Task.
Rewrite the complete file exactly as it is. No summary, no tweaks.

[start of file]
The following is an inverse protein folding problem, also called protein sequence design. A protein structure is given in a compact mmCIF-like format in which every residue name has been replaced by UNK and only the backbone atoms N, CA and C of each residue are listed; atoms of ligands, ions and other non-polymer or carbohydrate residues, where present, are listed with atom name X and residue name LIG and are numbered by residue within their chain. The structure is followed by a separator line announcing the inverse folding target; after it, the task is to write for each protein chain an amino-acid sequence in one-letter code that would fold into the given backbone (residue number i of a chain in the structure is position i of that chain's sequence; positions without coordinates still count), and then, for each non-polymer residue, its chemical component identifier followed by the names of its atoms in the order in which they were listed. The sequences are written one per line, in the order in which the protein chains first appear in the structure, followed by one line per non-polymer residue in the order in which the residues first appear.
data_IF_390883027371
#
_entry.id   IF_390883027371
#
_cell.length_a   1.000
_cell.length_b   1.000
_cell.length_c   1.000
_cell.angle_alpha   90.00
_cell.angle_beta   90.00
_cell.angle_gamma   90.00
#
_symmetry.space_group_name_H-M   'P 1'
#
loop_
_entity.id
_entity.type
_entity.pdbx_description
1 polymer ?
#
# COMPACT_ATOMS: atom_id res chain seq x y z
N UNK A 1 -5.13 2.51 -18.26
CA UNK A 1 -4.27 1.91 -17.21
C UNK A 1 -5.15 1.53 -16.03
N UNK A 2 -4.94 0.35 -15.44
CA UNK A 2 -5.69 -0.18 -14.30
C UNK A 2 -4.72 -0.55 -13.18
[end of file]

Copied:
The following is an inverse protein folding problem, also called protein sequence design. A protein structure is given in a compact mmCIF-like format in which every residue name has been replaced by UNK and only the backbone atoms N, CA and C of each residue are listed; atoms of ligands, ions and other non-polymer or carbohydrate residues, where present, are listed with atom name X and residue name LIG and are numbered by residue within their chain. The structure is followed by a separator line announcing the inverse folding target; after it, the task is to write for each protein chain an amino-acid sequence in one-letter code that would fold into the given backbone (residue number i of a chain in the structure is position i of that chain's sequence; positions without coordinates still count), and then, for each non-polymer residue, its chemical component identifier followed by the names of its atoms in the order in which they were listed. The sequences are written one per line, in the order in which the protein chains first appear in the structure, followed by one line per non-polymer residue in the order in which the residues first appear.
data_IF_390883027371
#
_entry.id   IF_390883027371
#
_cell.length_a   1.000
_cell.length_b   1.000
_cell.length_c   1.000
_cell.angle_alpha   90.00
_cell.angle_beta   90.00
_cell.angle_gamma   90.00
#
_symmetry.space_group_name_H-M   'P 1'
#
loop_
_entity.id
_entity.type
_entity.pdbx_description
1 polymer ?
#
# COMPACT_ATOMS: atom_id res chain seq x y z
N UNK A 1 -5.13 2.51 -18.26
CA UNK A 1 -4.27 1.91 -17.21
C UNK A 1 -5.15 1.53 -16.03
N UNK A 2 -4.94 0.35 -15.44
CA UNK A 2 -5.69 -0.18 -14.30
C UNK A 2 -4.72 -0.55 -13.18